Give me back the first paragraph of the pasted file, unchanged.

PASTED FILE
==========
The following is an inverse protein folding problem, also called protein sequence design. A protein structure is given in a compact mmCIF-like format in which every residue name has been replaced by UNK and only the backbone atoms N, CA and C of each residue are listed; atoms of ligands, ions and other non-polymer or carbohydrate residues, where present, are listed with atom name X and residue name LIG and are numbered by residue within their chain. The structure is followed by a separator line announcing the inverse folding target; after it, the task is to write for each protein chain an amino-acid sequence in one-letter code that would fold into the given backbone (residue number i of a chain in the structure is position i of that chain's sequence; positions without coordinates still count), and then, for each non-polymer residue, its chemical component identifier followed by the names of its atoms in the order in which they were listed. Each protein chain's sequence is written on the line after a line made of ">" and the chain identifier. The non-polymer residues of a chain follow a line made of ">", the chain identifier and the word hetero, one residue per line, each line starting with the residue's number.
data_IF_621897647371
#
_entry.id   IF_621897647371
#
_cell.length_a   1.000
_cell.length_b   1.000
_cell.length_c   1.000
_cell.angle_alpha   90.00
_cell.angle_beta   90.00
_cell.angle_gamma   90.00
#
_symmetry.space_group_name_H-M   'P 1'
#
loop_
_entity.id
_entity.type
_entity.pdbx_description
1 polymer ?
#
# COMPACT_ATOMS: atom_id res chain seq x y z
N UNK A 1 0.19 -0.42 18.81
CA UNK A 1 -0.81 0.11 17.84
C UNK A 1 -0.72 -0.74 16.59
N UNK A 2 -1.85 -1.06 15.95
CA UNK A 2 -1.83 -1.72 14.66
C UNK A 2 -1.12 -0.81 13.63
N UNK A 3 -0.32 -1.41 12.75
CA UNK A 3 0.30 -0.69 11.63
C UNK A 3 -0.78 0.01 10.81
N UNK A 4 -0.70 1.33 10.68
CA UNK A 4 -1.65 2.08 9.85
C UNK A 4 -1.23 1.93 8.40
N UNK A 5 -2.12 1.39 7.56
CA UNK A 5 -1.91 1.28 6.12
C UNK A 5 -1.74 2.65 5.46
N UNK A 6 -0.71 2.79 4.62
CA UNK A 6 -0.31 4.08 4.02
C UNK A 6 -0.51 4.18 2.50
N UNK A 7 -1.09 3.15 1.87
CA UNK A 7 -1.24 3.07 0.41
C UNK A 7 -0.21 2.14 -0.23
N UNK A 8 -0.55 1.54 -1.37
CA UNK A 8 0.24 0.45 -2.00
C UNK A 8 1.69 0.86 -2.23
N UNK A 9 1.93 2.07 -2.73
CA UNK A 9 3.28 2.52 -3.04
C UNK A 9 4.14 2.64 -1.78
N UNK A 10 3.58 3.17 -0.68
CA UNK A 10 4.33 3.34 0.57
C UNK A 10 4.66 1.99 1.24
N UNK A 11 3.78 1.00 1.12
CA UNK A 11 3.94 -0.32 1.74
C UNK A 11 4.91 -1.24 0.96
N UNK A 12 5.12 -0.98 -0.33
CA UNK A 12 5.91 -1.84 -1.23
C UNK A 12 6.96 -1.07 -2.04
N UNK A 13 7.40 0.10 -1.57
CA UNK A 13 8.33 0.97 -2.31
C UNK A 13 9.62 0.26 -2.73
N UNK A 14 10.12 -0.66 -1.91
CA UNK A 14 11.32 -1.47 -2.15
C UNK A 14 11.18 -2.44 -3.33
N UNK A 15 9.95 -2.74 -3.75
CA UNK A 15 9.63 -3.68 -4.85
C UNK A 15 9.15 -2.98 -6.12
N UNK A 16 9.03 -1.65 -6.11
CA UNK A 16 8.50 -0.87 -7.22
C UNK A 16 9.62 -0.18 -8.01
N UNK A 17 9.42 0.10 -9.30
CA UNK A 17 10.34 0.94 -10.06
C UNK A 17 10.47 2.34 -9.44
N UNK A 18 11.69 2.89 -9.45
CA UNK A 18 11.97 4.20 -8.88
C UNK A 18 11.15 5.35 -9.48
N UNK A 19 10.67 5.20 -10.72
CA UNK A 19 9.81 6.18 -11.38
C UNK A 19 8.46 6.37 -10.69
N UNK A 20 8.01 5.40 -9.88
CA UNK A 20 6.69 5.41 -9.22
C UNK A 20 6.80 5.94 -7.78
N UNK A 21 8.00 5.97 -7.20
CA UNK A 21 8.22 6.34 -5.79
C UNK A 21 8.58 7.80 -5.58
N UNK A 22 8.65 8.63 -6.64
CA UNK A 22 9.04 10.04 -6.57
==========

The following is an inverse protein folding problem, also called protein sequence design. A protein structure is given in a compact mmCIF-like format in which every residue name has been replaced by UNK and only the backbone atoms N, CA and C of each residue are listed; atoms of ligands, ions and other non-polymer or carbohydrate residues, where present, are listed with atom name X and residue name LIG and are numbered by residue within their chain. The structure is followed by a separator line announcing the inverse folding target; after it, the task is to write for each protein chain an amino-acid sequence in one-letter code that would fold into the given backbone (residue number i of a chain in the structure is position i of that chain's sequence; positions without coordinates still count), and then, for each non-polymer residue, its chemical component identifier followed by the names of its atoms in the order in which they were listed. Each protein chain's sequence is written on the line after a line made of ">" and the chain identifier. The non-polymer residues of a chain follow a line made of ">", the chain identifier and the word hetero, one residue per line, each line starting with the residue's number.